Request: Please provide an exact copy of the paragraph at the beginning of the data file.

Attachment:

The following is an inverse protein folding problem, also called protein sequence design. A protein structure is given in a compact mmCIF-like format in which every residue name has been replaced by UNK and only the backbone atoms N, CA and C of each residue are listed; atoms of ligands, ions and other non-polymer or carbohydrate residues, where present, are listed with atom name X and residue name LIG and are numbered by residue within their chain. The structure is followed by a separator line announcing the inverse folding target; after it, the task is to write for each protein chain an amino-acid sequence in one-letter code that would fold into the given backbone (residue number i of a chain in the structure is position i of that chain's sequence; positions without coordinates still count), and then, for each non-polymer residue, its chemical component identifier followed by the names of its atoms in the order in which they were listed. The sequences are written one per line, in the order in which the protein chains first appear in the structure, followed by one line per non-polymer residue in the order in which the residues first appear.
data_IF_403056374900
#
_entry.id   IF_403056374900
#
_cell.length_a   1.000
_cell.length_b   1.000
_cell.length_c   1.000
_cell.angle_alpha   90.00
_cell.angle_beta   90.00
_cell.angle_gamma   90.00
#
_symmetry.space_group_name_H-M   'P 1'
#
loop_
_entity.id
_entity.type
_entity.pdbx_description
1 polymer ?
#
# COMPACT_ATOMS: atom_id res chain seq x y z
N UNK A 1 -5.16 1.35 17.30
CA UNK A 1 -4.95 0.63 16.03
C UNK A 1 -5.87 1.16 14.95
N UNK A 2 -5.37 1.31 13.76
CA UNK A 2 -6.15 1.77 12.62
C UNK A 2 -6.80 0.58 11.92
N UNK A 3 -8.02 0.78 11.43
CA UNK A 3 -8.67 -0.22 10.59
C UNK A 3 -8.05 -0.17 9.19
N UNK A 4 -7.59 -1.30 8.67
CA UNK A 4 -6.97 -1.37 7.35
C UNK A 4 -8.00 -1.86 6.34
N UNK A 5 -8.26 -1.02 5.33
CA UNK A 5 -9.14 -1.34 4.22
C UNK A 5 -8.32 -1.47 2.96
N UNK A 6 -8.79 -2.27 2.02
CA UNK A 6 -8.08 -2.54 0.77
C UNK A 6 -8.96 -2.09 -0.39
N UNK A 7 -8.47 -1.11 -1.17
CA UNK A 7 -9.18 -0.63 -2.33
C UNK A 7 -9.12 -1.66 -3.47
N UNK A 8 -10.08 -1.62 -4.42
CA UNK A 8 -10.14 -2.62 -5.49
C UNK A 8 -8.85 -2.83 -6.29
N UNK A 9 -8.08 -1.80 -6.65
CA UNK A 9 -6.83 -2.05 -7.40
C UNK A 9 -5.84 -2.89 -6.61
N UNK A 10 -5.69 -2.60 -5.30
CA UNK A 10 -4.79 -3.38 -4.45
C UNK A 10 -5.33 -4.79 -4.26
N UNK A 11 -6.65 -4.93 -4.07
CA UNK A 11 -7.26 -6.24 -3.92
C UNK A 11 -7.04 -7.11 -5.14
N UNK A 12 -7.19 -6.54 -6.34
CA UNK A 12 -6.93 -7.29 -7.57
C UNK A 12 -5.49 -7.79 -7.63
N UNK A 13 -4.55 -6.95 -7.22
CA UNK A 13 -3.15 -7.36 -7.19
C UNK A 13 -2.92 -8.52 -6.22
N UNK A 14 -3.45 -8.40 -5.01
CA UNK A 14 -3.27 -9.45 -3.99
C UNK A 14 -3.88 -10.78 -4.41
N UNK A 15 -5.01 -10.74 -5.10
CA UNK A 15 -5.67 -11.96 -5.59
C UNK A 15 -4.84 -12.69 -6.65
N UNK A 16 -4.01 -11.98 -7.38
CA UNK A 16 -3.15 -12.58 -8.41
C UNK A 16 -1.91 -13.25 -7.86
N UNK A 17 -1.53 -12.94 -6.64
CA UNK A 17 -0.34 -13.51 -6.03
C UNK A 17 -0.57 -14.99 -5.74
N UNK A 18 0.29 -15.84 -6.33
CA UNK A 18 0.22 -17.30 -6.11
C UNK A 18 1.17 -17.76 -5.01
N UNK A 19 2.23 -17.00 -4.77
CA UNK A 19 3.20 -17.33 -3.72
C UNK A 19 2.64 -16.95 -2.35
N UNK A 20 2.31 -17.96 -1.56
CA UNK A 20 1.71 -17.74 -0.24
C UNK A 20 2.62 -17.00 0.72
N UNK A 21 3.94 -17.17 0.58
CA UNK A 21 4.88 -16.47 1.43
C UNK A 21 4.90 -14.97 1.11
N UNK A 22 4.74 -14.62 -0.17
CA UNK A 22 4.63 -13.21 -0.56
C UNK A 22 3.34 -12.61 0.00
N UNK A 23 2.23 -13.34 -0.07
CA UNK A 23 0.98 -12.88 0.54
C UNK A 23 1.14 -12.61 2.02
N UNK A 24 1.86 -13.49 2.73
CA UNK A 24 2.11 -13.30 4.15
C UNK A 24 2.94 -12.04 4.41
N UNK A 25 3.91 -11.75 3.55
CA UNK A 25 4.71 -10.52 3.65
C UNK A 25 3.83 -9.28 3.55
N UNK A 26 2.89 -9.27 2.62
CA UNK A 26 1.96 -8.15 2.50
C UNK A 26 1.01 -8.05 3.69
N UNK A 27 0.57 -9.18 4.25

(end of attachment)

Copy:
The following is an inverse protein folding problem, also called protein sequence design. A protein structure is given in a compact mmCIF-like format in which every residue name has been replaced by UNK and only the backbone atoms N, CA and C of each residue are listed; atoms of ligands, ions and other non-polymer or carbohydrate residues, where present, are listed with atom name X and residue name LIG and are numbered by residue within their chain. The structure is followed by a separator line announcing the inverse folding target; after it, the task is to write for each protein chain an amino-acid sequence in one-letter code that would fold into the given backbone (residue number i of a chain in the structure is position i of that chain's sequence; positions without coordinates still count), and then, for each non-polymer residue, its chemical component identifier followed by the names of its atoms in the order in which they were listed. The sequences are written one per line, in the order in which the protein chains first appear in the structure, followed by one line per non-polymer residue in the order in which the residues first appear.